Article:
The rise of minimalism


The idea of “less is more”, is one that seems to be popping up lately in online and mainstream discussion. The minimalist lifestyle is becoming more and more popular, but it is more than just a trend – it can be a solution to a lot of our problems, externally and internally.

We currently live in the golden age of consumerism. Industries now spend billions upon billions of dollars marketing products to us that we don’t need yet we feel like we do. It’s now possible for us to see something we like and have it shipped to our doorstep within two hours.

We are constantly being exposed to new products and clothes twenty-four hours a day, and we are constantly made to feel inclined to buy useless objects we know are eventually going to be shoved into a drawer and collect dust. We buy new clothes, only to have them go out of trend, so we replace our dissatisfaction by buying more clothes. It’s an endless cycle of consumerism, an endless cycle of trying to fill a void with stuff that will only make the void deeper.

Because society and culture are moving at such a fast pace,  it can be hard to keep one’s mind and sanity grounded in the chaos of materialism. A cluttered desk is oftentimes an external reflection of a cluttered mind. Being surrounded by material chaos usually represents the internal chaos that one is going through. Some of us feel lonely, some of us may feel dissatisfied with their work or current place in life, so we look to material goods to try and fill the emptiness we feel inside, only to become more lonely or dissatisfied.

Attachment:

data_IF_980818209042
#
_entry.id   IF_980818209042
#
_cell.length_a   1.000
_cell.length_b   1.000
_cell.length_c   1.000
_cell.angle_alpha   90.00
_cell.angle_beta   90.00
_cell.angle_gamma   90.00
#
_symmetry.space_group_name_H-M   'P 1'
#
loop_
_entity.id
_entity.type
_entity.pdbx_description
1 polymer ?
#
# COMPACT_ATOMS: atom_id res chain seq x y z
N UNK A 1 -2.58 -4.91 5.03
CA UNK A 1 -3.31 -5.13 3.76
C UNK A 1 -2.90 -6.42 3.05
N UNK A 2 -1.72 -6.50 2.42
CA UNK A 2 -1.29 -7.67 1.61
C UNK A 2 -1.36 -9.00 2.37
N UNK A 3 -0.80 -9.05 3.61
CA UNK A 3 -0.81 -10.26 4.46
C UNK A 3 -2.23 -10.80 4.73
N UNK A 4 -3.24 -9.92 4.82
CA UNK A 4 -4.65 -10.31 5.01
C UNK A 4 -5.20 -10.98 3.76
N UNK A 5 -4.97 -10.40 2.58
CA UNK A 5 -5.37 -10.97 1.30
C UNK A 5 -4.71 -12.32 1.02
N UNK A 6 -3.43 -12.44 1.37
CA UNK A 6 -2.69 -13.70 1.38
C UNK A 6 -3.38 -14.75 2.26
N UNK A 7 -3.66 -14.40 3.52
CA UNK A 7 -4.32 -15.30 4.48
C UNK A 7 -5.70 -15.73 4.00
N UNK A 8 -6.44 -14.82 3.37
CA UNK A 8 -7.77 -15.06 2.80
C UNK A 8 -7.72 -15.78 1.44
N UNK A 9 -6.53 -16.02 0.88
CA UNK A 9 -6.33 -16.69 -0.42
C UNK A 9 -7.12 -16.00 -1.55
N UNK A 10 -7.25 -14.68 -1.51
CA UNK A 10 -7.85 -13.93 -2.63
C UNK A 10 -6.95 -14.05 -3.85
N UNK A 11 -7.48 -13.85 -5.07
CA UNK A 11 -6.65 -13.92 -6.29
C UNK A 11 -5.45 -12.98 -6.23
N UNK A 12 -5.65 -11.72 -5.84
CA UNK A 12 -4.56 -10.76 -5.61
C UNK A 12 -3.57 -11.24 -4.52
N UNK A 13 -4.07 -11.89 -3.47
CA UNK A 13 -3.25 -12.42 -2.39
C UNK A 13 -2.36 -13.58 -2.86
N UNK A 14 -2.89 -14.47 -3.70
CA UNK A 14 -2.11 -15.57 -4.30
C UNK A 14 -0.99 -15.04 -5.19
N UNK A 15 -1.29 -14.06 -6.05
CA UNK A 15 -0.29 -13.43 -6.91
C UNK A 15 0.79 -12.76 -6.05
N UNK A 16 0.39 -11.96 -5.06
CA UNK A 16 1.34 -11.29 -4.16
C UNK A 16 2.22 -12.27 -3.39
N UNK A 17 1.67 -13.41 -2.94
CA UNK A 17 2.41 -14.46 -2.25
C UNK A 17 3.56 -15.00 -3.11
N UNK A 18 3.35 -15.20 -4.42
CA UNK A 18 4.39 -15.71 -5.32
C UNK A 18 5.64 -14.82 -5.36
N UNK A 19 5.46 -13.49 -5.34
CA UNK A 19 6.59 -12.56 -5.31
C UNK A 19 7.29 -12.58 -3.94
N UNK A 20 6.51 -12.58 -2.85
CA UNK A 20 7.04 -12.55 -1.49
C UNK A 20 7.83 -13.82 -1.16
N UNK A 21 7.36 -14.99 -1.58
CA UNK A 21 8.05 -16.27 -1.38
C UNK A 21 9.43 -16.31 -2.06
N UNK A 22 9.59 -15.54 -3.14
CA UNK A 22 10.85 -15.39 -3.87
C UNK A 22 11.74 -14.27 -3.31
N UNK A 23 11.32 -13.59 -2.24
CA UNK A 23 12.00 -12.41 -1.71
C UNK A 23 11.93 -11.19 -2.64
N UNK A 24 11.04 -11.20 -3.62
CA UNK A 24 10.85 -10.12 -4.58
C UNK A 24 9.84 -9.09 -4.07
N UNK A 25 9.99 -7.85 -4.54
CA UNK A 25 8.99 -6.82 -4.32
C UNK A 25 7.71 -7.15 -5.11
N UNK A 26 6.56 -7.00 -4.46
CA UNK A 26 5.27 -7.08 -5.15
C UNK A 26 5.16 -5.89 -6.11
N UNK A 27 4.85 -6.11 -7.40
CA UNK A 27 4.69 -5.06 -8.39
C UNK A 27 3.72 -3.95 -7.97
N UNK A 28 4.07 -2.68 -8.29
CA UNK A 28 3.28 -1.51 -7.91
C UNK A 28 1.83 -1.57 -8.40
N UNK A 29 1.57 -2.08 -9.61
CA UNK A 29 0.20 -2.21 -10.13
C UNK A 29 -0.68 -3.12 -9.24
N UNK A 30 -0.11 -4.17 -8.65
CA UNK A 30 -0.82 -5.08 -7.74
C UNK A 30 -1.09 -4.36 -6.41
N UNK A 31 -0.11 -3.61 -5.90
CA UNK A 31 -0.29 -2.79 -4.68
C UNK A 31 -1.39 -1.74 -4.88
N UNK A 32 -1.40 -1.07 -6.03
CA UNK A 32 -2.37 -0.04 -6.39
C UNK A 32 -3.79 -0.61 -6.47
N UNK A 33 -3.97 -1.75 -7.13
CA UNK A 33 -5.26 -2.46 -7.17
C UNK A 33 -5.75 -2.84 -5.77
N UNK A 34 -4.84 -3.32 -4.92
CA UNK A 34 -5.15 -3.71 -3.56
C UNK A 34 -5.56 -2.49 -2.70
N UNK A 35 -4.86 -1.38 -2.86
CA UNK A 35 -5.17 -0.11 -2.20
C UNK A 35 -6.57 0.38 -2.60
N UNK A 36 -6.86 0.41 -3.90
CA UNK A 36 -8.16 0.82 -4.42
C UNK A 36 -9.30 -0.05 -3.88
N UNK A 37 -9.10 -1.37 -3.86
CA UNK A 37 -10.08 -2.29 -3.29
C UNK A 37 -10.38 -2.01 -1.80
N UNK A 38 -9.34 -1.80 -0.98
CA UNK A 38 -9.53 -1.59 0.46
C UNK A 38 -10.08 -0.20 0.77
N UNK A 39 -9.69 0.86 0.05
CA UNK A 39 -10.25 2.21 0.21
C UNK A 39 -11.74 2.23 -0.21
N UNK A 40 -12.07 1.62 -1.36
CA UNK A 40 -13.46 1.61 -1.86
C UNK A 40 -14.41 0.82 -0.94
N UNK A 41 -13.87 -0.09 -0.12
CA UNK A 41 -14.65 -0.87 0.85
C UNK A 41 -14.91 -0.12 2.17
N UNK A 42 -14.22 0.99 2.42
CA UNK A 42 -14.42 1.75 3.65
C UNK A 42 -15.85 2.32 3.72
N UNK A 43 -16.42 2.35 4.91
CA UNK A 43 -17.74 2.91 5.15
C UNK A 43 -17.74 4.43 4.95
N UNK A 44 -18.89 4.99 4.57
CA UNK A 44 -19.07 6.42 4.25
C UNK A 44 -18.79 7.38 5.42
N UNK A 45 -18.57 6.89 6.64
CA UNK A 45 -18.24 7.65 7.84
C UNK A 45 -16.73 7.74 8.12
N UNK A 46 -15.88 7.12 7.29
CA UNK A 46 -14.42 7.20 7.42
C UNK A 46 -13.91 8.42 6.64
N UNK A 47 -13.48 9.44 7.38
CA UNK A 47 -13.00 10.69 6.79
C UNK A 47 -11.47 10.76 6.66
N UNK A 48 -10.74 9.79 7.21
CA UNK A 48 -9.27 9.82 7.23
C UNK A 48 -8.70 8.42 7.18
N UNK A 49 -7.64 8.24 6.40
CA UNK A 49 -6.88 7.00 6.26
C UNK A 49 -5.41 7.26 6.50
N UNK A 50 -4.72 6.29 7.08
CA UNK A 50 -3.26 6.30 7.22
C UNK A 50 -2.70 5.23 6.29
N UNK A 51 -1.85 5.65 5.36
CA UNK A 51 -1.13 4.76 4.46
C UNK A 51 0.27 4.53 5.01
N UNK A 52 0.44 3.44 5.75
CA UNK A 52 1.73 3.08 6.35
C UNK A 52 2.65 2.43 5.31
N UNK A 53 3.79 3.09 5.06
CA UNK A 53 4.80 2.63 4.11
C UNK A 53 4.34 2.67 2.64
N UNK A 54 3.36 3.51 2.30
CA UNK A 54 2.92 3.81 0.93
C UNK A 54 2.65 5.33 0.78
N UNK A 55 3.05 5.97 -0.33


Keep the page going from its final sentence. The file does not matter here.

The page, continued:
That’s where the concept of minimalism plays a role. In today’s culture, minimalism is often seen as a trend or aesthetic, or we often picture a minimalist as someone who wears the same white t-shirt and jeans every day, but it’s a much deeper concept than that. Minimalism does not mean getting rid of everything you have and eating from the same plate every day, it’s about keeping the things in our life that bring us joy, whether it be people or objects.

That does not mean you have to get rid of anything you have an excess amount of. If you have a massive book collection that brings you joy and has value to you, then keep your collection, even add to it. But if you have a collection of toys you used to play with as a child, that are now just sitting in your drawer with no purpose, they’d most likely find a better home someplace besides your room.

It can be a tiring process, but once finished the payoff is huge. People tend to be more organized, they excel more often in their academics, and they often pick up new and healthy habits. Habits such as meditation often go hand in hand, as minimalism is also about decluttering our minds, not just our physical surroundings.

To be clear, there is no definite guideline to follow when minimizing your life. Someone may love their clothes, or their books, or their plants, and receive joy from them. Someone else may not receive joy from those things, and they may choose to minimalize those things.

Minimalism is an individual journey, one that will bring anyone who tries it immense gratification and relief from the materialistic society we live in.

To paraphrase Joshua Fields Millburn of The Minimalists podcast: Love people and use things. Never do it the other way, cause that never works out.